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Pioneer Life Genesee County Michigan

Myths and Legends of Central U.S. and Great Lakes
Early History Ionia Michigan
Captured by The Indians Mrs. Mary Rowlandson
Centennial History Muskegon Michigan
Life In The Copper Mines of Lake Superior
Campbell County Tennessee
Auglaize County Ohio
Ottawa County Kansas
Carroll County Tennessee
Among the Arapahoe Indians
Aborigines and Explorers of Butler County Pennsylvania
Indian Boyhood Life and Adventures
History of White Earth Indian Reservation in Minnesota
Captivitiy Among the Sioux 1862
Early Settlers of Clark County Illinois
Ellis County Kansas
Inkpaduta Indian Massacre
Ute Indian Massacre 1879
Carter County Tennessee
Sioux Indian Massacre New Ulm Minnesota
Indians of Genesee County Michigan
Indians of Long Island New York
Coffee County Tennessee
Lorain County Ohio
Traditions of Blackfeet Indians
Indian Massacre Cherry Valley New York
Goodhue County Minnesota History
Wellsboro Pennsylvania History
Woodbury County Iowa
Pioneer Life Genesee County Michigan
Columbus Ohio Flood 1913
Giles County Tennessee
Decatur County Tennessee
Jewell County Kansas
Farmington Maine
Jefferson County Nebraska
Pioneer Life Near Dearborn Michigan
Holyoke Massachusetts
Orleans County New York
Hamilton County Ohio
Greenwood County Kansas

Sketches of Pioneer Life in Genesee County Michigan Two reports from 1884 by Sherman Stevens who was one of the very first settlers in the county.
  • Sketch of Early Pioneer Life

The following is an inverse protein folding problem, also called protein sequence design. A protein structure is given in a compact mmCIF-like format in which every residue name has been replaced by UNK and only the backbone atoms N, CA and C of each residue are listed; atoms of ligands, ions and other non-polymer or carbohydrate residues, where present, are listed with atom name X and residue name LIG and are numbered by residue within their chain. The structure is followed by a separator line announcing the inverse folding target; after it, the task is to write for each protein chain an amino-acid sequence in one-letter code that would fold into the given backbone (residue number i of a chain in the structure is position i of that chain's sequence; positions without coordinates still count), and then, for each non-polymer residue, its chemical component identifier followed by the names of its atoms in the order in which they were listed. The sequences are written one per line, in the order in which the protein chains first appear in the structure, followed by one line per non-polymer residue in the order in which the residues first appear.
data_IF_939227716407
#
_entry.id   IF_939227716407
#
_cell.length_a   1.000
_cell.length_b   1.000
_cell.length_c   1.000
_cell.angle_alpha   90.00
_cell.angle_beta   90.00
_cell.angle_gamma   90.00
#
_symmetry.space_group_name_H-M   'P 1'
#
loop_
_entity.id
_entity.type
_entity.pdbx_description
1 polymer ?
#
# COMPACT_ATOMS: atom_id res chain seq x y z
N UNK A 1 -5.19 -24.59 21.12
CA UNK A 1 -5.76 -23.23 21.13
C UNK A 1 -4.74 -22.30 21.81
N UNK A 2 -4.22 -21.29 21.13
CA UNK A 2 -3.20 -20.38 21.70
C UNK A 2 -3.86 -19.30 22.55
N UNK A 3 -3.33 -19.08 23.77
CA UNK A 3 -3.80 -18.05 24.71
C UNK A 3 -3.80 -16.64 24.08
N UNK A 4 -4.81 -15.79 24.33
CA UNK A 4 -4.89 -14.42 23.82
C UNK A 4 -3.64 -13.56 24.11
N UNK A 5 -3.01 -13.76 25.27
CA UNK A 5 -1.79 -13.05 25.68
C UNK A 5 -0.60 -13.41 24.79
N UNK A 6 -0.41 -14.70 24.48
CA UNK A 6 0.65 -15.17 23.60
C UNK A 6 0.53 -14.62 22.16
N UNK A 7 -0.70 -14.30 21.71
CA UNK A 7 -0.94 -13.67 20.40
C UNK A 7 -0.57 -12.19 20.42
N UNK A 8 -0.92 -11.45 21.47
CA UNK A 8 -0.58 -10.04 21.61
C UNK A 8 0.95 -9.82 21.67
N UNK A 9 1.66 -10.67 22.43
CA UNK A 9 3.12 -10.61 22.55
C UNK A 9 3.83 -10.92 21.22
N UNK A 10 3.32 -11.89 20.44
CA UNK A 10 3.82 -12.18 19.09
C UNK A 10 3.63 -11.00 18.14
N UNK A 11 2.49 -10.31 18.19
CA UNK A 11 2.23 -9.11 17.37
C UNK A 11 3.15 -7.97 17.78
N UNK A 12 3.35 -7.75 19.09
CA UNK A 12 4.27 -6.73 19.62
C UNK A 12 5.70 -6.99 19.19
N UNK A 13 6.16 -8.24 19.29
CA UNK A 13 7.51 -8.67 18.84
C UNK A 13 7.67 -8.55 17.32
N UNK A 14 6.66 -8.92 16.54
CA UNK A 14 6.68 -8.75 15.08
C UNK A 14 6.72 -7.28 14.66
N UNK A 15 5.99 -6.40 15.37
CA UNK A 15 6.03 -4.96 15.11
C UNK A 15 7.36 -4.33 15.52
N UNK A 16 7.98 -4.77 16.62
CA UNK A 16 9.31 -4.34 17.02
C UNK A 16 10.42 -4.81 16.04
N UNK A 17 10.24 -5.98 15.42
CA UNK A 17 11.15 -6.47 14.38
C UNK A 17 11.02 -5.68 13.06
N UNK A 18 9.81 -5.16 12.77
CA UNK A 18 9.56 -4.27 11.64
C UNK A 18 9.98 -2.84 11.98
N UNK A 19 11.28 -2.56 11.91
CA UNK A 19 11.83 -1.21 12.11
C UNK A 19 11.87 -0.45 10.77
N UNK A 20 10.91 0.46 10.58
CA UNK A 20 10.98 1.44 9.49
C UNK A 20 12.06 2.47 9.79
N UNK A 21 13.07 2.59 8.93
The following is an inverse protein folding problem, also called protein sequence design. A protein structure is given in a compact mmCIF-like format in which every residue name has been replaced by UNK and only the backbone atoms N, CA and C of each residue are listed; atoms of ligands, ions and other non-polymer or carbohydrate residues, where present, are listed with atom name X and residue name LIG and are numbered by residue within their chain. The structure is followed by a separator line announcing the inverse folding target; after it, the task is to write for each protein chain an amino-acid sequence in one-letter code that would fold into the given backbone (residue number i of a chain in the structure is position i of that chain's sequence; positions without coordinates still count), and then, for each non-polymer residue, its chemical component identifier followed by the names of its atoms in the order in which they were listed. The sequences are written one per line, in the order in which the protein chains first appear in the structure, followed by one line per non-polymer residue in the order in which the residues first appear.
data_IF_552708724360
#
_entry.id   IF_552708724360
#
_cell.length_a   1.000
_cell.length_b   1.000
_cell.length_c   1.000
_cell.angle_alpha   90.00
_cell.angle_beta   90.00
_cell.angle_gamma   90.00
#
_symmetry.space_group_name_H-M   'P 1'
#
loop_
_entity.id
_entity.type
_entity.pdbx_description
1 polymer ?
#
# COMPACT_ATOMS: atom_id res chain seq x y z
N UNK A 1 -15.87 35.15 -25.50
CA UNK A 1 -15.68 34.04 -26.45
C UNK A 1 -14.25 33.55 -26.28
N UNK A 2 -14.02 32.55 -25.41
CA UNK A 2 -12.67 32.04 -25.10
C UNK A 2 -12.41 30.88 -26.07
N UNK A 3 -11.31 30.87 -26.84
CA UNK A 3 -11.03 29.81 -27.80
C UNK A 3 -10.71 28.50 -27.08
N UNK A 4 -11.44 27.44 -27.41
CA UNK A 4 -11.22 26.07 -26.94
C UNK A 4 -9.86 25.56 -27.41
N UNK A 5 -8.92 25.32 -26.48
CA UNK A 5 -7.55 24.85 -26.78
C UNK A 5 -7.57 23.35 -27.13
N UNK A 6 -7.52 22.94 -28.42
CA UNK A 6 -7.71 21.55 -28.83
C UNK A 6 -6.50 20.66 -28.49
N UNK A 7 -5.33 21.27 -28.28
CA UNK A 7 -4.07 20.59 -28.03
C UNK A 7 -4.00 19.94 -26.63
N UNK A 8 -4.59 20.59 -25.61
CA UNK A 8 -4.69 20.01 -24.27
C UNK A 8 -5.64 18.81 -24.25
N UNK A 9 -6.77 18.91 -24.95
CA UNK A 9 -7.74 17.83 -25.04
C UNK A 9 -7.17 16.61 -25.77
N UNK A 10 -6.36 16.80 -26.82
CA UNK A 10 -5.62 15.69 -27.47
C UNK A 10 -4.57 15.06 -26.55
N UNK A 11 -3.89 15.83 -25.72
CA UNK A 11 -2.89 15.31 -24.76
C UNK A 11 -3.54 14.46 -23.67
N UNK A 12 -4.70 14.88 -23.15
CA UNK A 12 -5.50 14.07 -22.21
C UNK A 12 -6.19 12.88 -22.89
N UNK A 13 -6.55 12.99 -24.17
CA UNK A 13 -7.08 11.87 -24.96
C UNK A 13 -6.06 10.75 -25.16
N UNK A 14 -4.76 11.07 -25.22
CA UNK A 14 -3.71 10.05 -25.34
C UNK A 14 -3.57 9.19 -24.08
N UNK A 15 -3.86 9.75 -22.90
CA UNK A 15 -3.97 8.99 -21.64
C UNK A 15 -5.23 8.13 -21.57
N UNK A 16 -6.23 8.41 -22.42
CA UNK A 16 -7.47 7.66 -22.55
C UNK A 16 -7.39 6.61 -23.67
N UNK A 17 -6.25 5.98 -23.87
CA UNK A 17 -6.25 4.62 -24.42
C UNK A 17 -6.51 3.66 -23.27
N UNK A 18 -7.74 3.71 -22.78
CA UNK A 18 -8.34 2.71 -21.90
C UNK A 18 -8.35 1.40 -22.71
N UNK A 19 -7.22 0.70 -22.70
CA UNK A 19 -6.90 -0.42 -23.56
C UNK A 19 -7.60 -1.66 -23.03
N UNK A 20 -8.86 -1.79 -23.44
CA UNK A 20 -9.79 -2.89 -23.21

• Continuation of Early Days In Genesee County

    16 pages

  • ...begin sample page...

    over the muddy streets—and, by the by, one of those children became Mrs. A. B. Mathews, of Pontiac, and the brother went to California in 1850, and died there.

    I had some trouble with my city school-mates, who were disposed to make fun of the boy from the backwoods with the butternut-colored coat. But ere long they found the butternut coat at the head of the class, carrying with him the respect and good will of the teacher for his industry and application.

    While at school I found my Indian education of service to me. At times large numbers of Indians came to the city from their hunting grounds to sell their furs and skins, and they would hunt me up to aid and interpret for them. I used to take them to a little wooden building on the corner of Jefferson and Woodward avenues, kept by F. P. Browning, who gave me a liberal commission on all the trade I brought him; and before the school term ended I was enabled to improve the appearance of my wardrobe.

    I returned to Grand Blanc and went to work; but soon I tired of hoeing corn, and told my father that with his permission I would try my fortune in the settlements. Although I was the last of four sons to leave the parental roof, he did not object, but he warned me of his inability to "stake" me (as we say in the West). Of this fact I was well aware; but, nothing daunted, at the age of sixteen, I mounted my pony (my only personal property), and started for Pontiac. At that time the principal store was owned by Newberry & Beach, Oliver Newberry, of Detroit, and Elisha Beach, the resident manager. At that time an important item was their trade with the Indians, and my ability to speak the language enabled me to secure an engagement. I remained there about a year, when I was engaged at a larger salary to go to Saginaw to take charge of a little store established by L. P. Riggs, on Green Point, a mile or two above Saginaw City.

    While there I made occasional trips to the hunting-grounds with an Indian guide who had lost one arm by amputation, the operation having been per­formed by himself. A tree had fallen upon him, pinioning his left arm to the ground, breaking the bone, but leaving his body and right arm free. He was able to get out his knife, cut off the fastened arm, and make


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